The draft revised risk determination finds that HBCD, as a whole-chemical substance, presents an unreasonable risk of injury to health and the environment when evaluated under its conditions of use. EPA is proposing to use the whole-chemical risk determination approach for HBCD due to:
- Benchmark exceedances for multiple conditions of use for both human health and the environment;
- The fact that HBCD is a persistent, bioaccumulative and toxic substance; and
- Irreversible health effects associated with HBCD exposures.
The majority of HBCD’s conditions of use drive the unreasonable risk determination. EPA believes that a whole-chemical approach better aligns with TSCA’s objective of protecting human health and the environment for this chemical substance. The draft revised risk determination proposes to supersede the initial risk determination and previously issued orders under TSCA section 6(i) for any conditions of use for which no unreasonable risks were found.
The draft revised risk determination also does not reflect an assumption that workers always appropriately wear personal protective equipment (PPE). EPA plans to consider information on use of PPE, or other ways industry protects its workers, as potential way(s) to address unreasonable risk during the risk management process. By removing the assumption of PPE in the HBCD risk determination, the same six conditions of use would continue to drive the proposed unreasonable risk determination. However, the impact of removing the assumption of PPE use would cause the unreasonable risks for four of the six conditions of use that were driven by risks to the environment to also be driven by health risks to workers. EPA will use feedback received from the public comment process to inform the final revised risk determination.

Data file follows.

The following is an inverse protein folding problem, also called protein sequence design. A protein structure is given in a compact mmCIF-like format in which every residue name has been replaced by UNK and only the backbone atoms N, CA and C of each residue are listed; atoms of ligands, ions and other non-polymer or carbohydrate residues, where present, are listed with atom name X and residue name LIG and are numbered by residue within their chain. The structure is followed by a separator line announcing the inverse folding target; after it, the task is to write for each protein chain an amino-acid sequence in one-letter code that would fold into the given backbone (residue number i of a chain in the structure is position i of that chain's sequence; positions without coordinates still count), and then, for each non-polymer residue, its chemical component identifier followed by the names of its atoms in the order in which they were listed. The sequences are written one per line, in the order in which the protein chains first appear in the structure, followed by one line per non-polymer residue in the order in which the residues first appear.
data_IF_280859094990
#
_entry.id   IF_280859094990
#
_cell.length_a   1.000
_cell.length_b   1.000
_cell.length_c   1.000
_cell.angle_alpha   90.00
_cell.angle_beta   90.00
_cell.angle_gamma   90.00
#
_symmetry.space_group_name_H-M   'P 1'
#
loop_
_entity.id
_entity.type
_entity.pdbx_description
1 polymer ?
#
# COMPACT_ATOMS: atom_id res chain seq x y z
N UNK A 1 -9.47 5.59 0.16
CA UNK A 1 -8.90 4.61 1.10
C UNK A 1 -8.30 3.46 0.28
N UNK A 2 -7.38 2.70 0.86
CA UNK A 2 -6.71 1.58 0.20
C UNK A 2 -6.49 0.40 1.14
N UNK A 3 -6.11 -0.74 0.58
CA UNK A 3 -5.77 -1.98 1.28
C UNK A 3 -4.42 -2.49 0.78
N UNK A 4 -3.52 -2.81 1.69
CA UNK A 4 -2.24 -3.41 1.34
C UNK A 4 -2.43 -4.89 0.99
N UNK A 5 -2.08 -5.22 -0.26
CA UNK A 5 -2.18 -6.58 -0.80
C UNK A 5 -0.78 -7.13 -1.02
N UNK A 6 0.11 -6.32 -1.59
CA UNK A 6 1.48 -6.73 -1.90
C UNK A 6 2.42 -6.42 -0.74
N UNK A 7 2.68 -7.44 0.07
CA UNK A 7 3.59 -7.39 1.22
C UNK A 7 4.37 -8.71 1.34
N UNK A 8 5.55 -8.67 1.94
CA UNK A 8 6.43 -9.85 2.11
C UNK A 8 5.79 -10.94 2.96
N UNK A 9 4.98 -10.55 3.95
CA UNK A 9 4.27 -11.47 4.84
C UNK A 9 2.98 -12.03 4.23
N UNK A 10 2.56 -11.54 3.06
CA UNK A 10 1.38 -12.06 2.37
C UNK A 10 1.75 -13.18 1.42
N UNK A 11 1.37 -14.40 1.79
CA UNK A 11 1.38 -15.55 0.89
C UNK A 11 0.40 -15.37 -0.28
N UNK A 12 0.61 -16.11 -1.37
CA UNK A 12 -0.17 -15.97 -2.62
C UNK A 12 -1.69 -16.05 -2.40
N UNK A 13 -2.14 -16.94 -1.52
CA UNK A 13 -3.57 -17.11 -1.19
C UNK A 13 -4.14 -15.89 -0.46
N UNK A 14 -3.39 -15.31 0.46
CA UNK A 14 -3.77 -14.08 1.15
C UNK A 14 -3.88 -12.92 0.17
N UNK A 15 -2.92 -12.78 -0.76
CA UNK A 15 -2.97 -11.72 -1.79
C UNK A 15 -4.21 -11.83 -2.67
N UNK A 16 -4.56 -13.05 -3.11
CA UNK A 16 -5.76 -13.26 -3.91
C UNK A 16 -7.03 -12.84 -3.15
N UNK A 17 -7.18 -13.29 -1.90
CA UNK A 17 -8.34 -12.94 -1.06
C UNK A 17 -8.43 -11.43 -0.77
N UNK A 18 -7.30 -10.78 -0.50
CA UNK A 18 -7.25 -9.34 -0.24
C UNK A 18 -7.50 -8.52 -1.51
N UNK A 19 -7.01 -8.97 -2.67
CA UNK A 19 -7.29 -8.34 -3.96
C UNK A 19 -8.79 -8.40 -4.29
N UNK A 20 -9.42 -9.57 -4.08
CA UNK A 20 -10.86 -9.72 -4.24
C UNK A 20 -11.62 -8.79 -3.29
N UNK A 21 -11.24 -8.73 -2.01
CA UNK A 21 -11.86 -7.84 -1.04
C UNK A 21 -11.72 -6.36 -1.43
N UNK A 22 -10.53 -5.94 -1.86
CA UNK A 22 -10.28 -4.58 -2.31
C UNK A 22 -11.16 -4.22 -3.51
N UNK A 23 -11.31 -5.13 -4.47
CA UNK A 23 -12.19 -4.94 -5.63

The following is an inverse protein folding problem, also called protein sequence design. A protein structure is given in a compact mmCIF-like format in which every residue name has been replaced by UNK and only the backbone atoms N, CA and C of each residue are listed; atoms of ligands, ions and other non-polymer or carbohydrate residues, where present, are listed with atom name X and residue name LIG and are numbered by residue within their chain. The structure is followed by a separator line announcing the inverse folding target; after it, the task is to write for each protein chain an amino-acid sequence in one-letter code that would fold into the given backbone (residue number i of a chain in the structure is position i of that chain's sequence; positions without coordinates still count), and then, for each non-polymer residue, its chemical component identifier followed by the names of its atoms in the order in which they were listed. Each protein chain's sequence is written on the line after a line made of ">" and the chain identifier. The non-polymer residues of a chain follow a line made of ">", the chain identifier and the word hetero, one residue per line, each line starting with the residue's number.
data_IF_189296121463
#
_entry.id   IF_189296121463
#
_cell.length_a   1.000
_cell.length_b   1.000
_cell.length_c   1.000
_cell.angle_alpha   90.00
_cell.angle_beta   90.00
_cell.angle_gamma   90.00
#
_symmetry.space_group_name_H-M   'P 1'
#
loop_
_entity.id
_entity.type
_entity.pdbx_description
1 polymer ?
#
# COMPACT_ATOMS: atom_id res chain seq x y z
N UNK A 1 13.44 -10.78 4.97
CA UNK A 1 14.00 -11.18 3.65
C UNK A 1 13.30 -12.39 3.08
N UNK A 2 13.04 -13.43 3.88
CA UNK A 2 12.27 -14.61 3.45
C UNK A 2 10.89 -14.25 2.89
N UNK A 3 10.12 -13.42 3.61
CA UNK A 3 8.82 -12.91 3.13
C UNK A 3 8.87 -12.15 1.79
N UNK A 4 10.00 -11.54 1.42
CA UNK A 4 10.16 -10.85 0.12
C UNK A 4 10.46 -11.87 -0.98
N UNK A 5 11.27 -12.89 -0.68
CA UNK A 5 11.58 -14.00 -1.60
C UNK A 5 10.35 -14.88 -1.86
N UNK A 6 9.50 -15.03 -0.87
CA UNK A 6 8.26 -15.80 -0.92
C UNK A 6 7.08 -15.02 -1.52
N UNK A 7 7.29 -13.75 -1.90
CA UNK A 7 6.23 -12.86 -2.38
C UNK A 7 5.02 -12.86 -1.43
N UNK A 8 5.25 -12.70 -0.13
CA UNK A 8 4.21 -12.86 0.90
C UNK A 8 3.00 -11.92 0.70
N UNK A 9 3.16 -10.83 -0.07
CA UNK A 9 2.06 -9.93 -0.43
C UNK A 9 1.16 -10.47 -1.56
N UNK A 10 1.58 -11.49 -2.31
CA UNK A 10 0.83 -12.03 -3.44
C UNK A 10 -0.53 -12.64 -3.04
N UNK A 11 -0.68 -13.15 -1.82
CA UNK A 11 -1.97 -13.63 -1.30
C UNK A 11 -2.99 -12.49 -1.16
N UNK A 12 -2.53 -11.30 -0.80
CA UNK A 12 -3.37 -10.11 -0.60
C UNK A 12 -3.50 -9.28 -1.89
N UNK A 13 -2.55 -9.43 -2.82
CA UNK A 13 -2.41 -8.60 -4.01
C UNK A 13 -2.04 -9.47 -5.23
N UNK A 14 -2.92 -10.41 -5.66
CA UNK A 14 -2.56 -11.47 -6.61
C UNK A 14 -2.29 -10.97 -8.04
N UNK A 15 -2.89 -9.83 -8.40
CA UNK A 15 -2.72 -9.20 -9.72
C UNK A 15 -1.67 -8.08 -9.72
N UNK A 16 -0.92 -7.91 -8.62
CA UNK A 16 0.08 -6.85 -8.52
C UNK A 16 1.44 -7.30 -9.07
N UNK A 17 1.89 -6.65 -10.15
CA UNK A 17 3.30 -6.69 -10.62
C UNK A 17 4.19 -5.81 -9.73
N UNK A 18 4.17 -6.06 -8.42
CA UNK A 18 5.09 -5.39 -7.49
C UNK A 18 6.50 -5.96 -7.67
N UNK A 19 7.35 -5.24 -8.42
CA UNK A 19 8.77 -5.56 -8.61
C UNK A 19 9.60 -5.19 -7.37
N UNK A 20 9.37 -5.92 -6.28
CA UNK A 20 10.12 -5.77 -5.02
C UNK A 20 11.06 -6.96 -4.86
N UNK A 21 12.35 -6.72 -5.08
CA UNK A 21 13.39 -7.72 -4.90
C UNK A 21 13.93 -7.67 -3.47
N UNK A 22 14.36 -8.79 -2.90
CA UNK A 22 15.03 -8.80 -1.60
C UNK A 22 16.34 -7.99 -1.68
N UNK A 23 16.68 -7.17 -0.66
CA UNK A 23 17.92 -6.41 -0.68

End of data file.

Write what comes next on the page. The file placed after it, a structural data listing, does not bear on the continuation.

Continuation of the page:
PNAS Article: Wilkinson et al., “Pharmaceutical pollution of the world’s rivers”
“Significance: Despite growing evidence of the deleterious effects on ecological and human health, little is known regarding the global occurrence of pharmaceuticals in rivers. Studies assessing their occurrence are available for 75 of 196 countries, with most research conducted in North America and Western Europe. This leaves large geographical regions relatively unstudied. Here, we present the findings of a global reconnaissance of pharmaceutical pollution in rivers. The study monitored 1,052 sampling sites along 258 rivers in 104 countries of all continents, thus representing the pharmaceutical fingerprint of 471.4 million people. We show that the presence of these contaminants in surface water poses a threat to environmental and/or human health in more than a quarter of the studied locations globally.
“Abstract: Environmental exposure to active pharmaceutical ingredients (APIs) can have negative effects on the health of ecosystems and humans. While numerous studies have monitored APIs in rivers, these employ different analytical methods, measure different APIs, and have ignored many of the countries of the world. This makes it difficult to quantify the scale of the problem from a global perspective. Furthermore, comparison of the existing data, generated for different studies/regions/continents, is challenging due to the vast differences between the analytical methodologies employed. Here, we present a global-scale study of API pollution in 258 of the world’s rivers, representing the environmental influence of 471.4 million people across 137 geographic regions. Samples were obtained from 1,052 locations in 104 countries (representing all continents and 36 countries not previously studied for API contamination) and analyzed for 61 APIs. Highest cumulative API concentrations were observed in sub-Saharan Africa, south Asia, and South America. The most contaminated sites were in low- to middle-income countries and were associated with areas with poor wastewater and waste management infrastructure and pharmaceutical manufacturing. The most frequently detected APIs were carbamazepine, metformin, and caffeine (a compound also arising from lifestyle use), which were detected at over half of the sites monitored. Concentrations of at least one API at 25.7% of the sampling sites were greater than concentrations considered safe for aquatic organisms, or which are of concern in terms of selection for antimicrobial resistance. Therefore, pharmaceutical pollution poses a global threat to environmental and human health, as well as to delivery of the United Nations Sustainable Development Goals.”